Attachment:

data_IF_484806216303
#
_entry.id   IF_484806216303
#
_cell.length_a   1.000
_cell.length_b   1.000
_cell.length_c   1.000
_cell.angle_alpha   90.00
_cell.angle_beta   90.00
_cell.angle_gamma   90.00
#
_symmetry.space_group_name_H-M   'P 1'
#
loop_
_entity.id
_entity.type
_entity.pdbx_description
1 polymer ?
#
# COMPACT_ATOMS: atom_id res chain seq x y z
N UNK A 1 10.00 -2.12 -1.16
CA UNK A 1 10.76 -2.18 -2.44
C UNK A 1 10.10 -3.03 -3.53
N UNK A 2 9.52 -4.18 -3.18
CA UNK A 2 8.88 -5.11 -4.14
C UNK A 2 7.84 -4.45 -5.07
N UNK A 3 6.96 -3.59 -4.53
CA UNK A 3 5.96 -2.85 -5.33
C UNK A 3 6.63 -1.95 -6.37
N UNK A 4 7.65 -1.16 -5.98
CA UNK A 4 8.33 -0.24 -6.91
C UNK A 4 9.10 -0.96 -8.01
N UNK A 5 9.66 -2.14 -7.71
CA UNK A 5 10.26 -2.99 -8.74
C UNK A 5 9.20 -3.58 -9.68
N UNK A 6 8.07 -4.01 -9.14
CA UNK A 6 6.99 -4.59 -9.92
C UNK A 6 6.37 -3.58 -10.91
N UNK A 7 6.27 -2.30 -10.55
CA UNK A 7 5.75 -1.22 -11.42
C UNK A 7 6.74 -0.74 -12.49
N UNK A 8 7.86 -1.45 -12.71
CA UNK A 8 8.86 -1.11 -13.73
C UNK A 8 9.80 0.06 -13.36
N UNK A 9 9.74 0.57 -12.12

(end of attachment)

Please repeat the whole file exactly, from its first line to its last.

data_IF_484806216303
#
_entry.id   IF_484806216303
#
_cell.length_a   1.000
_cell.length_b   1.000
_cell.length_c   1.000
_cell.angle_alpha   90.00
_cell.angle_beta   90.00
_cell.angle_gamma   90.00
#
_symmetry.space_group_name_H-M   'P 1'
#
loop_
_entity.id
_entity.type
_entity.pdbx_description
1 polymer ?
#
# COMPACT_ATOMS: atom_id res chain seq x y z
N UNK A 1 10.00 -2.12 -1.16
CA UNK A 1 10.76 -2.18 -2.44
C UNK A 1 10.10 -3.03 -3.53
N UNK A 2 9.52 -4.18 -3.18
CA UNK A 2 8.88 -5.11 -4.14
C UNK A 2 7.84 -4.45 -5.07
N UNK A 3 6.96 -3.59 -4.53
CA UNK A 3 5.96 -2.85 -5.33
C UNK A 3 6.63 -1.95 -6.37
N UNK A 4 7.65 -1.16 -5.98
CA UNK A 4 8.33 -0.24 -6.91
C UNK A 4 9.10 -0.96 -8.01
N UNK A 5 9.66 -2.14 -7.71
CA UNK A 5 10.26 -2.99 -8.74
C UNK A 5 9.20 -3.58 -9.68
N UNK A 6 8.07 -4.01 -9.14
CA UNK A 6 6.99 -4.59 -9.92
C UNK A 6 6.37 -3.58 -10.91
N UNK A 7 6.27 -2.30 -10.55
CA UNK A 7 5.75 -1.22 -11.42
C UNK A 7 6.74 -0.74 -12.49
N UNK A 8 7.86 -1.45 -12.71
CA UNK A 8 8.86 -1.11 -13.73
C UNK A 8 9.80 0.06 -13.36
N UNK A 9 9.74 0.57 -12.12